The Jewish holiday of Passover begins tomorrow night (Wednesday, April 8th) at sunset. It celebrates the Israelites’ going free from Egyptian bondage, and is one of the most important holidays of the Jewish year. Yet there is another layer of meaning in the exodus from Egypt, that is apparent when one looks at the Hebrew. “Egypt”, in Hebrew, is mitzrayim, which comes from the root meaning “narrow” (presumably because Egypt was a long narrow country settled around the Nile river). Yet from this same root, comes another word tzarot, or the more familiar Yiddish, tzurres, meaning “troubles.” The idea is that when one is that troubles constrain one in narrow places. When one comes out of troubled times, one is released from the tightness.
There is a long tradition in Judaism of looking at the going forth from Egypt (mitzrayim) as symbolic of coming out of troubles. It is a metaphor that has been often used around depression and other emotional troubles. It has also been used to symbolize economically hard times. For all of these, Passover serves as a reminder that there is the hope of release from bondage, whatever form that bondage takes for us.
This year, many of us are very aware of the economic contraints we find ourselves in. Others are dealing with sadness from family situations. All in all, there are a lot of us who are feeling beset by our problems at the moment. We struggle with worries about what the future will bring, and sadness over opportunities lost.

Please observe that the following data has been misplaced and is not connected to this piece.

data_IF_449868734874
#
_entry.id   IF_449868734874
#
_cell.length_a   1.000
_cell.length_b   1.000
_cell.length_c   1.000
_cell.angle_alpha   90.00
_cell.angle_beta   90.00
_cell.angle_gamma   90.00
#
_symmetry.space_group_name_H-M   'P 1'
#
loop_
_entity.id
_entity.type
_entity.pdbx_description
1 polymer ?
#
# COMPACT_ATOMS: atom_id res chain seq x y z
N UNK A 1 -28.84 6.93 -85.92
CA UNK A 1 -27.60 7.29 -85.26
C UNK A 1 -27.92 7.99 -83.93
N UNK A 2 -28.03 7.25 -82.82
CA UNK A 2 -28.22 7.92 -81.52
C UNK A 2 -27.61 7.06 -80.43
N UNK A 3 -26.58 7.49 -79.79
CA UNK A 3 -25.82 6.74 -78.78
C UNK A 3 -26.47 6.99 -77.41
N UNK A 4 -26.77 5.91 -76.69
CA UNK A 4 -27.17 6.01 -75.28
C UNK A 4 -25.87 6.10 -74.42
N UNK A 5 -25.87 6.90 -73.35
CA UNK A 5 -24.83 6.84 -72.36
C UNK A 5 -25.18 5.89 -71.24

Passover is the opportunity for us to assert that redemption from our problems is possible. Coming in the spring, it is a holiday of rebirth, reminding us that even though we may feel trapped at the instant, new life is beginning, new opportunities constantly presenting themselves. Whether we find the message of a Divine force who liberates us from our troubles comforting or whether we see that as a fairytale we cannot believe in, the holiday itself celebrates the ability for humans to overcome obstacles. Whether we view God or Moses as the liberator, we can celebrate liberation.
For me, this year in particular, Passover serves as a reminder that troubles are surmountable. For me it is a reminder that we are able to overcome obstacles and barriers. That there are forces in the universe which help us accomplish things we believe we cannot do. I call those forces God. Others refer to those forces as “luck”, or “friends”, or “the universe.” The words we use do not so much matter as does the fact that we acknowledge that sometimes life is too challenging for us to fix by ourselves, yet solutions may appear when we most need them.
May this Passover season be one of rebirth of hope and of freedom. May we all go from bondage to liberation, and help others to make the same journey. The Israelites did not leave Egypt as individuals, but as a mixed multitude 600,000 strong. Together, let us all go forth.